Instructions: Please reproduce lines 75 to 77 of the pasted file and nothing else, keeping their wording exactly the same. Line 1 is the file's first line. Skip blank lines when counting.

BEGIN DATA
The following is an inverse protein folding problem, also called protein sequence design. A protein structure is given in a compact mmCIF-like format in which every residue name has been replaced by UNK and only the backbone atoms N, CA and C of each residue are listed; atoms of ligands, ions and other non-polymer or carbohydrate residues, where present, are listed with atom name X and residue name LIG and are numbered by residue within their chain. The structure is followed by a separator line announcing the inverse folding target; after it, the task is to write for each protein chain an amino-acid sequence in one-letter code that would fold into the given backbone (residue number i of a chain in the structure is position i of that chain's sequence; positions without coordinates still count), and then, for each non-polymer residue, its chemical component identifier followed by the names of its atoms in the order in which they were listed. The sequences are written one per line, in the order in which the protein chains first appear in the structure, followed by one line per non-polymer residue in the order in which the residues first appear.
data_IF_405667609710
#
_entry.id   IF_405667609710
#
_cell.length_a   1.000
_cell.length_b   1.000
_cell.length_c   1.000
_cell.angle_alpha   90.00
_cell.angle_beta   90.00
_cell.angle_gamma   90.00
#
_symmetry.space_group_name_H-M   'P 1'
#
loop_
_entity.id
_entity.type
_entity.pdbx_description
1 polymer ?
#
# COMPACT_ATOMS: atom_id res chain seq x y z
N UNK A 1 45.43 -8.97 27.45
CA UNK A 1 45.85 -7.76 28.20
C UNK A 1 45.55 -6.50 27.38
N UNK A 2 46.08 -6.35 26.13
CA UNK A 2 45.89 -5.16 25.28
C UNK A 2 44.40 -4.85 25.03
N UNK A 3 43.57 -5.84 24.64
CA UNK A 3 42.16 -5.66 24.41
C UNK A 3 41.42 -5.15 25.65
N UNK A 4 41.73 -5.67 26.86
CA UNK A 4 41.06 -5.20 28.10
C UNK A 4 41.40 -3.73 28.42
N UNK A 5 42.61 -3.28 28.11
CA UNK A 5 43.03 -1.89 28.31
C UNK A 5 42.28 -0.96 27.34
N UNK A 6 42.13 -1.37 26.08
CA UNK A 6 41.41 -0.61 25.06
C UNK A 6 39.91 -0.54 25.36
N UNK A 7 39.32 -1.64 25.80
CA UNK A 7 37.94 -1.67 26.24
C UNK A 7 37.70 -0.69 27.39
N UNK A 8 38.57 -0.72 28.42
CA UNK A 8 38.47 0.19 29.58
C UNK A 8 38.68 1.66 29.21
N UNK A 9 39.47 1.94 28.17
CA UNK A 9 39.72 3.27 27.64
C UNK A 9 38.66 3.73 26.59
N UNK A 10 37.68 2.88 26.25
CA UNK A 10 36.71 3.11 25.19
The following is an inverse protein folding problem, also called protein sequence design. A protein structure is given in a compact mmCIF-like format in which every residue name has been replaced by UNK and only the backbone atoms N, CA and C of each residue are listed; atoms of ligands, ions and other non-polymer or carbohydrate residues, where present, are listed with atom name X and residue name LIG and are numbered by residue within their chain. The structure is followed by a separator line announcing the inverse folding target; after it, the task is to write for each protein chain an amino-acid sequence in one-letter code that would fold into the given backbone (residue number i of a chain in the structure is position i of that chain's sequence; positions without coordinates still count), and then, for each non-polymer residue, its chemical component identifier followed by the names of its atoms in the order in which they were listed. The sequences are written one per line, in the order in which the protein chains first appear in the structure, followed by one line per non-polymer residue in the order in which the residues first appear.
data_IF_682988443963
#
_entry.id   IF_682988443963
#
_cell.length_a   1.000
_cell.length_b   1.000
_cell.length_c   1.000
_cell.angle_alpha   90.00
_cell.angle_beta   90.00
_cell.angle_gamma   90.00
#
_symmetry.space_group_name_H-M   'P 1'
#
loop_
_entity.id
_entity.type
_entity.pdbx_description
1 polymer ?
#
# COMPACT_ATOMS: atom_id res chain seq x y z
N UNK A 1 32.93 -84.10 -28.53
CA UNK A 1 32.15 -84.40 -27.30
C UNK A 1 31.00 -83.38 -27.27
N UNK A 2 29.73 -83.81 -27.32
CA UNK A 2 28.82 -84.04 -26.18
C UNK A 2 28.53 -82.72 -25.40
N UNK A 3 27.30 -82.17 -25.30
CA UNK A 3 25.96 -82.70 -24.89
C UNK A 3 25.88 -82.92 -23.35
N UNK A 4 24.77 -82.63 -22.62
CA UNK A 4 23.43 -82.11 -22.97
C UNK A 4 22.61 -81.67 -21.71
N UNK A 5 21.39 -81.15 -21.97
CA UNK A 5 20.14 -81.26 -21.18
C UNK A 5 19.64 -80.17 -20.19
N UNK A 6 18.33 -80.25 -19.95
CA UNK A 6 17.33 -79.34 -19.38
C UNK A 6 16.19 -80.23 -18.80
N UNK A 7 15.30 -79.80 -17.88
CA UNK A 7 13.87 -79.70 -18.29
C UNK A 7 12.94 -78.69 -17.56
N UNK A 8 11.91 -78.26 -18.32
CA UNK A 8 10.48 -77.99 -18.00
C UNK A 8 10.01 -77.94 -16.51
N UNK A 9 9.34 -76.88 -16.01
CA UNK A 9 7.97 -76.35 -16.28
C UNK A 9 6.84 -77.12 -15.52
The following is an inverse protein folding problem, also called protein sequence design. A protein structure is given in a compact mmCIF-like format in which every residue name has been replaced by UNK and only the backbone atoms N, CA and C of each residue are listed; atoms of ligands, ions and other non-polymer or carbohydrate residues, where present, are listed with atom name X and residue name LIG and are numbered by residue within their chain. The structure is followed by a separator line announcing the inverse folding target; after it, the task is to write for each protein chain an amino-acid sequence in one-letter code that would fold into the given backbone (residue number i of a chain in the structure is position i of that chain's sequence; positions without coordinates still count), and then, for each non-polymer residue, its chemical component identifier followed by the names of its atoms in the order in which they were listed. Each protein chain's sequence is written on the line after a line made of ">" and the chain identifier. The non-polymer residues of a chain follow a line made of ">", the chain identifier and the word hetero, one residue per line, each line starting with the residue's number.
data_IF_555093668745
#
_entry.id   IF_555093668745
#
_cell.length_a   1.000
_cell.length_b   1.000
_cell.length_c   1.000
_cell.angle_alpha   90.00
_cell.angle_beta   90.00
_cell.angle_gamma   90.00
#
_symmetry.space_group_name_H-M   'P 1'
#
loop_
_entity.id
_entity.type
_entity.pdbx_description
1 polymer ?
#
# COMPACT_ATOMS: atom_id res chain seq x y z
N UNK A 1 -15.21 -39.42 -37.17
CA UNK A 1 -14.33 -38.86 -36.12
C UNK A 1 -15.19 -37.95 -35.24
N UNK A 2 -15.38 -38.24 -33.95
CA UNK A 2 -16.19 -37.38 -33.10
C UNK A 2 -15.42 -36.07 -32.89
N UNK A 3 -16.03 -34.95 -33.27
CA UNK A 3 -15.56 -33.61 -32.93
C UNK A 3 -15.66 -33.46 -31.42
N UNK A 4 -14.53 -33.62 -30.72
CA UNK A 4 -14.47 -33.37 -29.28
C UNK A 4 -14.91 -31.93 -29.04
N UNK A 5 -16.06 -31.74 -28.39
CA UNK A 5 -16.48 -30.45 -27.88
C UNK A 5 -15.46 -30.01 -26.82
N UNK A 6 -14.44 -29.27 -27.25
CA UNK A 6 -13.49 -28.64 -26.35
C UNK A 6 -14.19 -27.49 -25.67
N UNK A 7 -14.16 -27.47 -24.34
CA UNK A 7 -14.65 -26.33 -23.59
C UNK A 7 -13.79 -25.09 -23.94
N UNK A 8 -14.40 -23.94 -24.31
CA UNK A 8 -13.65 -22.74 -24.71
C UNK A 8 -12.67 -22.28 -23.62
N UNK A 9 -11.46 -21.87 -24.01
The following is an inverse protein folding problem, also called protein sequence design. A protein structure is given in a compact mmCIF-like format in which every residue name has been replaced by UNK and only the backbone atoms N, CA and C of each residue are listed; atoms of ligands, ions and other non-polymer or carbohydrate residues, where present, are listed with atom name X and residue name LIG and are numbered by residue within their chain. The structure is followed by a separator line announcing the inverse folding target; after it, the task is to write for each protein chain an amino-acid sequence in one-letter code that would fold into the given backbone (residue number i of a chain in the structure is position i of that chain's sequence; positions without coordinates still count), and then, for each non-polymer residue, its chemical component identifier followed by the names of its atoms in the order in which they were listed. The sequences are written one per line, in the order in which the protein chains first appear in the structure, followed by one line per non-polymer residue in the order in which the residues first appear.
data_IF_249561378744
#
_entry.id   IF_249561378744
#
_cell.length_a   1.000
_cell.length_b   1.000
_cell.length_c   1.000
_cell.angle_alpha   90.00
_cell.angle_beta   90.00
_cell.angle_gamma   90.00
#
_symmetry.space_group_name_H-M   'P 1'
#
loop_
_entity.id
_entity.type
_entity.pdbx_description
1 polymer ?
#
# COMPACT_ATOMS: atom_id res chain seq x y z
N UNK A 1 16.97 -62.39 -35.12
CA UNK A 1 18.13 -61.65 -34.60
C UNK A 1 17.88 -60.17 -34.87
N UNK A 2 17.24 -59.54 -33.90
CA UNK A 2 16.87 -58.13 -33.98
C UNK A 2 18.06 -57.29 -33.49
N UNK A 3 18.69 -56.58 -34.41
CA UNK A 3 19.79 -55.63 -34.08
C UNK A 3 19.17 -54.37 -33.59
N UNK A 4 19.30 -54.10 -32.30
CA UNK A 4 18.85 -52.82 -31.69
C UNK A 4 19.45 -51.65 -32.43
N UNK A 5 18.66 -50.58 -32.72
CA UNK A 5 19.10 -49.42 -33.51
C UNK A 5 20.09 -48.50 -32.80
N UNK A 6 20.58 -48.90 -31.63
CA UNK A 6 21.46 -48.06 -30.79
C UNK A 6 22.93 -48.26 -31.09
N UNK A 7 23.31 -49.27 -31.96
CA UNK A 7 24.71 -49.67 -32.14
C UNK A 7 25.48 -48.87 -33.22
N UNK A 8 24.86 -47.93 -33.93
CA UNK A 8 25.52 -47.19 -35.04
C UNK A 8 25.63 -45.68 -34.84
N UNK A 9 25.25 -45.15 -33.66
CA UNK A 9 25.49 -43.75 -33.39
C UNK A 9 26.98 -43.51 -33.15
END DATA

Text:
N UNK A 2 29.73 -83.81 -27.32
CA UNK A 2 28.82 -84.04 -26.18
C UNK A 2 28.53 -82.72 -25.40